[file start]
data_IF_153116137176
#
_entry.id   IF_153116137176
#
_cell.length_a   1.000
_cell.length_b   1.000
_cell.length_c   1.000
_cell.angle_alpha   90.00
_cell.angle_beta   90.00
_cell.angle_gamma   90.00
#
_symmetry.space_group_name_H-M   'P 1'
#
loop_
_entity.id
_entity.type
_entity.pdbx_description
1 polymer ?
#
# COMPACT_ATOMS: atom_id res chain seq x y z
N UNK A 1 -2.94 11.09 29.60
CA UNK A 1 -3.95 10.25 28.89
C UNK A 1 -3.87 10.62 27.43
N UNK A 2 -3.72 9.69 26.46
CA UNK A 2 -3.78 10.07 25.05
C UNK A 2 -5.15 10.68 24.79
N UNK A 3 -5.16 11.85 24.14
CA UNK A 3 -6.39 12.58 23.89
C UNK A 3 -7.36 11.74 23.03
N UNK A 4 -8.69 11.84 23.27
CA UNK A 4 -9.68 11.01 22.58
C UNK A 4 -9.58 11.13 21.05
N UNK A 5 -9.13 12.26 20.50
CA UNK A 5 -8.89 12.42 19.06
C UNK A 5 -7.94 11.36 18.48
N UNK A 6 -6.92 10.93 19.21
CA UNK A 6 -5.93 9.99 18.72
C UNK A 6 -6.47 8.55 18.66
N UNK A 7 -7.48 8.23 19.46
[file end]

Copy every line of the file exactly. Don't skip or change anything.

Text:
data_IF_153116137176
#
_entry.id   IF_153116137176
#
_cell.length_a   1.000
_cell.length_b   1.000
_cell.length_c   1.000
_cell.angle_alpha   90.00
_cell.angle_beta   90.00
_cell.angle_gamma   90.00
#
_symmetry.space_group_name_H-M   'P 1'
#
loop_
_entity.id
_entity.type
_entity.pdbx_description
1 polymer ?
#
# COMPACT_ATOMS: atom_id res chain seq x y z
N UNK A 1 -2.94 11.09 29.60
CA UNK A 1 -3.95 10.25 28.89
C UNK A 1 -3.87 10.62 27.43
N UNK A 2 -3.72 9.69 26.46
CA UNK A 2 -3.78 10.07 25.05
C UNK A 2 -5.15 10.68 24.79
N UNK A 3 -5.16 11.85 24.14
CA UNK A 3 -6.39 12.58 23.89
C UNK A 3 -7.36 11.74 23.03
N UNK A 4 -8.69 11.84 23.27
CA UNK A 4 -9.68 11.01 22.58
C UNK A 4 -9.58 11.13 21.05
N UNK A 5 -9.13 12.26 20.50
CA UNK A 5 -8.89 12.42 19.06
C UNK A 5 -7.94 11.36 18.48
N UNK A 6 -6.92 10.93 19.21
CA UNK A 6 -5.93 9.99 18.72
C UNK A 6 -6.47 8.55 18.66
N UNK A 7 -7.48 8.23 19.46